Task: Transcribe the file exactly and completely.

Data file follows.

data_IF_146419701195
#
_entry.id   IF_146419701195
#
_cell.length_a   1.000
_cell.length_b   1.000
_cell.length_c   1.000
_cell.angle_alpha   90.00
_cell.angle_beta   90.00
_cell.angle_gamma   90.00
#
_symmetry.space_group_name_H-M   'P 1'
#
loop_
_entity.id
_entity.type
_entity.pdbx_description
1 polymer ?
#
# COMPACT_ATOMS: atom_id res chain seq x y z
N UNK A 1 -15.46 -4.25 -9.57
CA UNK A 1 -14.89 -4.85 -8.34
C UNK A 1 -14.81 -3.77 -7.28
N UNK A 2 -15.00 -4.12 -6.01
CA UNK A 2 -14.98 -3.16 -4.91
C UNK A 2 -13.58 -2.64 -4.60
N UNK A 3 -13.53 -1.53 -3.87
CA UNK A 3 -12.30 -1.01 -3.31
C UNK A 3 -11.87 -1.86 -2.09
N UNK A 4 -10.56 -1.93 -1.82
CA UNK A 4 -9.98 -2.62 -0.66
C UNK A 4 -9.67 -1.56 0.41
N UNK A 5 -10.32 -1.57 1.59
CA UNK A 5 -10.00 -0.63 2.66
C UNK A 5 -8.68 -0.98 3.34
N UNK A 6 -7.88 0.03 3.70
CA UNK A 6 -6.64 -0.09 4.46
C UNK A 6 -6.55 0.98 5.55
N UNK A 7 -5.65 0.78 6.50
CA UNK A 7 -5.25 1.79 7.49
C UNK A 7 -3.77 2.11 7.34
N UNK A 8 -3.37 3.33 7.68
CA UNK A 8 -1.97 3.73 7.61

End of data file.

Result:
data_IF_146419701195
#
_entry.id   IF_146419701195
#
_cell.length_a   1.000
_cell.length_b   1.000
_cell.length_c   1.000
_cell.angle_alpha   90.00
_cell.angle_beta   90.00
_cell.angle_gamma   90.00
#
_symmetry.space_group_name_H-M   'P 1'
#
loop_
_entity.id
_entity.type
_entity.pdbx_description
1 polymer ?
#
# COMPACT_ATOMS: atom_id res chain seq x y z
N UNK A 1 -15.46 -4.25 -9.57
CA UNK A 1 -14.89 -4.85 -8.34
C UNK A 1 -14.81 -3.77 -7.28
N UNK A 2 -15.00 -4.12 -6.01
CA UNK A 2 -14.98 -3.16 -4.91
C UNK A 2 -13.58 -2.64 -4.60
N UNK A 3 -13.53 -1.53 -3.87
CA UNK A 3 -12.30 -1.01 -3.31
C UNK A 3 -11.87 -1.86 -2.09
N UNK A 4 -10.56 -1.93 -1.82
CA UNK A 4 -9.98 -2.62 -0.66
C UNK A 4 -9.67 -1.56 0.41
N UNK A 5 -10.32 -1.57 1.59
CA UNK A 5 -10.00 -0.63 2.66
C UNK A 5 -8.68 -0.98 3.34
N UNK A 6 -7.88 0.03 3.70
CA UNK A 6 -6.64 -0.09 4.46
C UNK A 6 -6.55 0.98 5.55
N UNK A 7 -5.65 0.78 6.50
CA UNK A 7 -5.25 1.79 7.49
C UNK A 7 -3.77 2.11 7.34
N UNK A 8 -3.37 3.33 7.68
CA UNK A 8 -1.97 3.73 7.61